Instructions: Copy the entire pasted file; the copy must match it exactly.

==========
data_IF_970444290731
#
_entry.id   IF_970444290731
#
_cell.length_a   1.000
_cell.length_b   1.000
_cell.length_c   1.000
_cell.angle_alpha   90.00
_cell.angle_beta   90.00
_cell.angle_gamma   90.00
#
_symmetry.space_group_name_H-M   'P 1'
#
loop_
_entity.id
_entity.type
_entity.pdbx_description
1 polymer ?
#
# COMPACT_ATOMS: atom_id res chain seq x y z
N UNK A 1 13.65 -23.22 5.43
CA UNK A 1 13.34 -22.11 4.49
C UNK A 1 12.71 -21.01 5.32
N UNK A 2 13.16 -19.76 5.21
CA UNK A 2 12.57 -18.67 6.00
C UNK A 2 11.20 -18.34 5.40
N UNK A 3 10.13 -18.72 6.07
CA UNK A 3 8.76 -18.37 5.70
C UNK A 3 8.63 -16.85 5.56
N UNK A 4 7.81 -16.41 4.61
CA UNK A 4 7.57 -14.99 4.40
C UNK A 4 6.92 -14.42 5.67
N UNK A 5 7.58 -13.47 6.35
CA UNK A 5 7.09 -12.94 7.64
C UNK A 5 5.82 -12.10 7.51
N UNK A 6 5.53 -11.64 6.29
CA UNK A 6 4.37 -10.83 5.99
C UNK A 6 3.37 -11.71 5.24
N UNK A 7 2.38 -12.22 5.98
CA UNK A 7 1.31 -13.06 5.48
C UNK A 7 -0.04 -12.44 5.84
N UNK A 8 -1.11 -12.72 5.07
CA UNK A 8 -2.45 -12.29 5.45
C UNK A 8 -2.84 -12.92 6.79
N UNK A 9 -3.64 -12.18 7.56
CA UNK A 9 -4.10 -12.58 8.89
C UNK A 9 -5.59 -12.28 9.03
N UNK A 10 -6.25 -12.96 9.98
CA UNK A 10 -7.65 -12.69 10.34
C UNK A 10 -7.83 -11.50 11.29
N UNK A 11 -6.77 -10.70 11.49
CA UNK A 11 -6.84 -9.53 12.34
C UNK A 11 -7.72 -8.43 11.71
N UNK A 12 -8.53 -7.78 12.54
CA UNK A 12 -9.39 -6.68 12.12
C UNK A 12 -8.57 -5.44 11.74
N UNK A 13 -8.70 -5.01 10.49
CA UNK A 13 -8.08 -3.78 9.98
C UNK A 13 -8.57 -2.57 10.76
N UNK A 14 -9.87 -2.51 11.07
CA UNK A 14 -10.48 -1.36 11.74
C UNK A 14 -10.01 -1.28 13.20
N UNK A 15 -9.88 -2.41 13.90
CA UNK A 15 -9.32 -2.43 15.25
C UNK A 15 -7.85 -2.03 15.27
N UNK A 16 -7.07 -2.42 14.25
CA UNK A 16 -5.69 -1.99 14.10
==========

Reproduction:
data_IF_970444290731
#
_entry.id   IF_970444290731
#
_cell.length_a   1.000
_cell.length_b   1.000
_cell.length_c   1.000
_cell.angle_alpha   90.00
_cell.angle_beta   90.00
_cell.angle_gamma   90.00
#
_symmetry.space_group_name_H-M   'P 1'
#
loop_
_entity.id
_entity.type
_entity.pdbx_description
1 polymer ?
#
# COMPACT_ATOMS: atom_id res chain seq x y z
N UNK A 1 13.65 -23.22 5.43
CA UNK A 1 13.34 -22.11 4.49
C UNK A 1 12.71 -21.01 5.32
N UNK A 2 13.16 -19.76 5.21
CA UNK A 2 12.57 -18.67 6.00
C UNK A 2 11.20 -18.34 5.40
N UNK A 3 10.13 -18.72 6.07
CA UNK A 3 8.76 -18.37 5.70
C UNK A 3 8.63 -16.85 5.56
N UNK A 4 7.81 -16.41 4.61
CA UNK A 4 7.57 -14.99 4.40
C UNK A 4 6.92 -14.42 5.67
N UNK A 5 7.58 -13.47 6.35
CA UNK A 5 7.09 -12.94 7.64
C UNK A 5 5.82 -12.10 7.51
N UNK A 6 5.53 -11.64 6.29
CA UNK A 6 4.37 -10.83 5.99
C UNK A 6 3.37 -11.71 5.24
N UNK A 7 2.38 -12.22 5.98
CA UNK A 7 1.31 -13.06 5.48
C UNK A 7 -0.04 -12.44 5.84
N UNK A 8 -1.11 -12.72 5.07
CA UNK A 8 -2.45 -12.29 5.45
C UNK A 8 -2.84 -12.92 6.79
N UNK A 9 -3.64 -12.18 7.56
CA UNK A 9 -4.10 -12.58 8.89
C UNK A 9 -5.59 -12.28 9.03
N UNK A 10 -6.25 -12.96 9.98
CA UNK A 10 -7.65 -12.69 10.34
C UNK A 10 -7.83 -11.50 11.29
N UNK A 11 -6.77 -10.70 11.49
CA UNK A 11 -6.84 -9.53 12.34
C UNK A 11 -7.72 -8.43 11.71
N UNK A 12 -8.53 -7.78 12.54
CA UNK A 12 -9.39 -6.68 12.12
C UNK A 12 -8.57 -5.44 11.74
N UNK A 13 -8.70 -5.01 10.49
CA UNK A 13 -8.08 -3.78 9.98
C UNK A 13 -8.57 -2.57 10.76
N UNK A 14 -9.87 -2.51 11.07
CA UNK A 14 -10.48 -1.36 11.74
C UNK A 14 -10.01 -1.28 13.20
N UNK A 15 -9.88 -2.41 13.90
CA UNK A 15 -9.32 -2.43 15.25
C UNK A 15 -7.85 -2.03 15.27
N UNK A 16 -7.07 -2.42 14.25
CA UNK A 16 -5.69 -1.99 14.10